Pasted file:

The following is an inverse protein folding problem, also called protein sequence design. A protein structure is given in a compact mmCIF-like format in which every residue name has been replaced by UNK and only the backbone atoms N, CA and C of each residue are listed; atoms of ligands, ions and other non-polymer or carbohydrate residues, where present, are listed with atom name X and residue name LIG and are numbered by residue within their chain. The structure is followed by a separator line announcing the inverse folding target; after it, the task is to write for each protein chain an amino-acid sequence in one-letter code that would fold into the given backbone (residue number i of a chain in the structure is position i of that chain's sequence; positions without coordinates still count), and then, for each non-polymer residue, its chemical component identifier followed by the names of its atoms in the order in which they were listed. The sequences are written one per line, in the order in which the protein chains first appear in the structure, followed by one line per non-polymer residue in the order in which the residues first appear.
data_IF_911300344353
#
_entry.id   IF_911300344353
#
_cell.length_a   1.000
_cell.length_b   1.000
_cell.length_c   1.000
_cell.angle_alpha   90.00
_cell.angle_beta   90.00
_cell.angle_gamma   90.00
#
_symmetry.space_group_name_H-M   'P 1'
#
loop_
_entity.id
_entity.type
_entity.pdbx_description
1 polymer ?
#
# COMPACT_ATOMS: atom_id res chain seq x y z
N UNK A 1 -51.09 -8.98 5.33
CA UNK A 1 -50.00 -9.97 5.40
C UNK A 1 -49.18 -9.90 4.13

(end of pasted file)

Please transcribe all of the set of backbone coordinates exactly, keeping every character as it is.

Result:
The following is an inverse protein folding problem, also called protein sequence design. A protein structure is given in a compact mmCIF-like format in which every residue name has been replaced by UNK and only the backbone atoms N, CA and C of each residue are listed; atoms of ligands, ions and other non-polymer or carbohydrate residues, where present, are listed with atom name X and residue name LIG and are numbered by residue within their chain. The structure is followed by a separator line announcing the inverse folding target; after it, the task is to write for each protein chain an amino-acid sequence in one-letter code that would fold into the given backbone (residue number i of a chain in the structure is position i of that chain's sequence; positions without coordinates still count), and then, for each non-polymer residue, its chemical component identifier followed by the names of its atoms in the order in which they were listed. The sequences are written one per line, in the order in which the protein chains first appear in the structure, followed by one line per non-polymer residue in the order in which the residues first appear.
data_IF_911300344353
#
_entry.id   IF_911300344353
#
_cell.length_a   1.000
_cell.length_b   1.000
_cell.length_c   1.000
_cell.angle_alpha   90.00
_cell.angle_beta   90.00
_cell.angle_gamma   90.00
#
_symmetry.space_group_name_H-M   'P 1'
#
loop_
_entity.id
_entity.type
_entity.pdbx_description
1 polymer ?
#
# COMPACT_ATOMS: atom_id res chain seq x y z
N UNK A 1 -51.09 -8.98 5.33
CA UNK A 1 -50.00 -9.97 5.40
C UNK A 1 -49.18 -9.90 4.13